Since the last fully-fledged forecast in May 2011, the outlook for the EU and the euro area has deteriorated. The protracted sovereign-debt crisis has taken its toll on confidence affecting investment and consumption. The first signs of improvements for GDP are projected for the second half of 2012, however, with very limited impact on job creation.
|Forecasts for EU Member States|
|Click on any country to popup main forecasts - EU - Euro area|
Autumn Forecast 11/2011
In its latest economic forecast, published on November 10, the European Commission presents its assessment of the economic prospects for the EU and the euro area at the aggregate level. It also analyses developments in all individual Member States, as well as Candidate Countries and the economies of the US, Japan, China, Russia and the EFTA.
A special chapter is dedicated to developments in EU labour markets.
All main indicators point to a stalled recovery with considerable downside risks
Since the last fully-fledged forecast in May 2011, the outlook for the EU and the euro area has deteriorated. The protracted sovereign-debt crisis has taken its toll on confidence affecting investment and consumption. A worsening external economic environment has stalled exports, and the necessary fiscal consolidation is simultaneously restraining domestic demand. These trends are expected to hold for several quarters, tilting growth prospects as well as the outlook for labour market developments to the downside. The first signs of improvements for GDP are projected for the second half of 2012; however, this recovery is expected to have a very limited impact on job creation.
Over the forecast period, inflation is projected to return to below 2%. Under the no-policy-change assumption, government deficits are set to decline to just above 3% of GDP by 2013.
Economic growth has stopped
No economic growth is now expected in the current and coming quarters. Consequently, GDP is forecast to grow at a rate of only ½% in the EU and the euro area in 2012. Some acceleration is expected in 2013, when growth is set to reach 1½% in the EU and 1¼% in the euro area. While growth rates will differ across the Union, no group of countries will remain unaffected by the slowdown.
Continued uncertainty in financial markets relating to the sustainability of public finances in some euro-area economies as well as fears of contagion affecting the core euro-area countries will contribute to subdued growth. The global economy's weakness, including of some of the most important partners for the EU, will reinforce this trend.
The forecast assumes that confidence will gradually return in the second half of 2012 underpinned by the implementation of policy measures that rein in the sovereign debt crisis.
Labour markets are expected to stagnate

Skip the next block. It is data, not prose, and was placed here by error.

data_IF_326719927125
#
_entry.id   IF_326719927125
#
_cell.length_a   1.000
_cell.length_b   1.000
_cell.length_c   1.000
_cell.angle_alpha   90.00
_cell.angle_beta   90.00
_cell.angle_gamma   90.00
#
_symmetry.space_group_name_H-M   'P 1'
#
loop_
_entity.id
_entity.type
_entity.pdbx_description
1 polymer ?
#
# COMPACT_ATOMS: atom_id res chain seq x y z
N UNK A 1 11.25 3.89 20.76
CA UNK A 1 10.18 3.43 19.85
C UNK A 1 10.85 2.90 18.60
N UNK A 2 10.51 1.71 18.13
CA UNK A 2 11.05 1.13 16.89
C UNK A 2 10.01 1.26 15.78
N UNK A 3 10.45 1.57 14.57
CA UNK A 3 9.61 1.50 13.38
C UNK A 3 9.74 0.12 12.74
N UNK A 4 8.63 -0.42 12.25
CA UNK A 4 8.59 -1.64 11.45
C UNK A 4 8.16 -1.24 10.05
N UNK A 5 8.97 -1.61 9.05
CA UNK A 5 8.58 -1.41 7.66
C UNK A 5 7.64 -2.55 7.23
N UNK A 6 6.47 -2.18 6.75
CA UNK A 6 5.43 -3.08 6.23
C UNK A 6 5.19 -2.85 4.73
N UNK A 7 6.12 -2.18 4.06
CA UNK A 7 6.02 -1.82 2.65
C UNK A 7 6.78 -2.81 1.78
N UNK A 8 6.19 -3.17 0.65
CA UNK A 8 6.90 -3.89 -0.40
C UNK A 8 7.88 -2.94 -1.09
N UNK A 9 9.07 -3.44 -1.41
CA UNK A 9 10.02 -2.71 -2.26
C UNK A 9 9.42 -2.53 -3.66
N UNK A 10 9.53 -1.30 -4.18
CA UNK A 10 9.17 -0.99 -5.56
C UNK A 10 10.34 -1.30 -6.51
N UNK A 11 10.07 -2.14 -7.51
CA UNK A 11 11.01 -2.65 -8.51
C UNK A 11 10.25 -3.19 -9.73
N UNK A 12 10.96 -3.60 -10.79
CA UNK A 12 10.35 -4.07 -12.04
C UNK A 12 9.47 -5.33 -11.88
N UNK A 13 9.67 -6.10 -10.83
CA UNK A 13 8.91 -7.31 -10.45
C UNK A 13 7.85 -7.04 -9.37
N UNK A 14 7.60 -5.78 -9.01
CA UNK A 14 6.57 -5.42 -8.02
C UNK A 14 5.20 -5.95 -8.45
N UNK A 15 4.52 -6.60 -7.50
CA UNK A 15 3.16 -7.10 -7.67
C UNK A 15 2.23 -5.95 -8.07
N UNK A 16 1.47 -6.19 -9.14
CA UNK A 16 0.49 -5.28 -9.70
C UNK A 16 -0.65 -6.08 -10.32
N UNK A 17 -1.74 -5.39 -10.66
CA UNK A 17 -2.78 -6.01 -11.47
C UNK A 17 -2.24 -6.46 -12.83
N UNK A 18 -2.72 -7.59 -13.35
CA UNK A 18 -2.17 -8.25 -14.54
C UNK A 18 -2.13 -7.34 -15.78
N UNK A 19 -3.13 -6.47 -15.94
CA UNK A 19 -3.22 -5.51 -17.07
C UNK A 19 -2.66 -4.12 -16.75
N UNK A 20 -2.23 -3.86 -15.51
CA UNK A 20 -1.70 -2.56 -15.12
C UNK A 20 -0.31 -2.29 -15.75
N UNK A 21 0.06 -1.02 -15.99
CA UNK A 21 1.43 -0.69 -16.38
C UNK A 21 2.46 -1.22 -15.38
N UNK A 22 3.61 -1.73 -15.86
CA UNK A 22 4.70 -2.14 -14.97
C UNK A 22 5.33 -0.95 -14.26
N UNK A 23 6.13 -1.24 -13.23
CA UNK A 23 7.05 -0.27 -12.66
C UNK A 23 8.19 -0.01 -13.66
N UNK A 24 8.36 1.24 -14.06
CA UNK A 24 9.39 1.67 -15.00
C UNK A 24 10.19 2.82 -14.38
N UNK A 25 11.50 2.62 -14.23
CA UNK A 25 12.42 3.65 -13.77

Employment growth is expected to come to a standstill in 2012. The rate of growth of the economy projected to prevail over the forecast horizon is judged as insufficient to translate into any gains in the labour markets. Unemployment, therefore, is likely to remain at its current high level of 9.5%, but labour markets of Member States will continue to fare differently.
Public finances are on track to improve gradually
Consolidation of public finances has made progress in 2011. Fiscal deficits for this year are projected to stand at 4¾% of GDP in the EU and just above 4% in the euro-area. Deficits are forecast to come down and amount to just below 4% and 3½% of GDP in the EU and euro area respectively in 2012.
According to the forecast, the debt-to-GDP ratio will peak in the EU at around 85% in 2012, and stabilise in 2013. In the euro area, however, the debt ratio will continue to rise slowly and exceed 90% of GDP in 2012.
Inflation is expected to fall below 2%
Thanks to lessening pressure from energy prices, inflation is projected to fall below 2% in 2012. The subdued economic activity and modest increases in wages are set to hold inflation in check during the forecast period.
Downside risks to the outlook remain important
Three main risks are identified as weighing on the EU and the euro-area economy: continued sovereign-debt-related uncertainty, the weakness of the financial industry and the sluggish world trade. There is a possibility of negative dynamics: slower growth could affect sovereign debtors and this, in turn, could deteriorate the condition of the financial sector, which would be unable to support growth.
On the upside, an earlier-than-expected return of confidence could jump-start investment and private consumption. Moreover, an improvement in the external environment such as a resumption in global growth, could give new impetus to EU exports. Declining commodity prices would also contribute to more dynamic consumption.
|EU Member States|
|Other Non-EU Countries|
The European Commission publishes comprehensive macroeconomic forecasts twice-yearly in the spring and autumn, which are updated by interim forecasts usually published in February and September. The fully-fledged forecasts discuss the economic situation and outlook for the euro area and the EU, the Candidate Countries as well as the EU’s main economic partners. The publication also includes thematic chapters which elaborate in greater detail on issues of relevance for the EU outlook.
The next interim forecasts will be published in February 2012, followed by the next comprehensive forecasts in May 2012.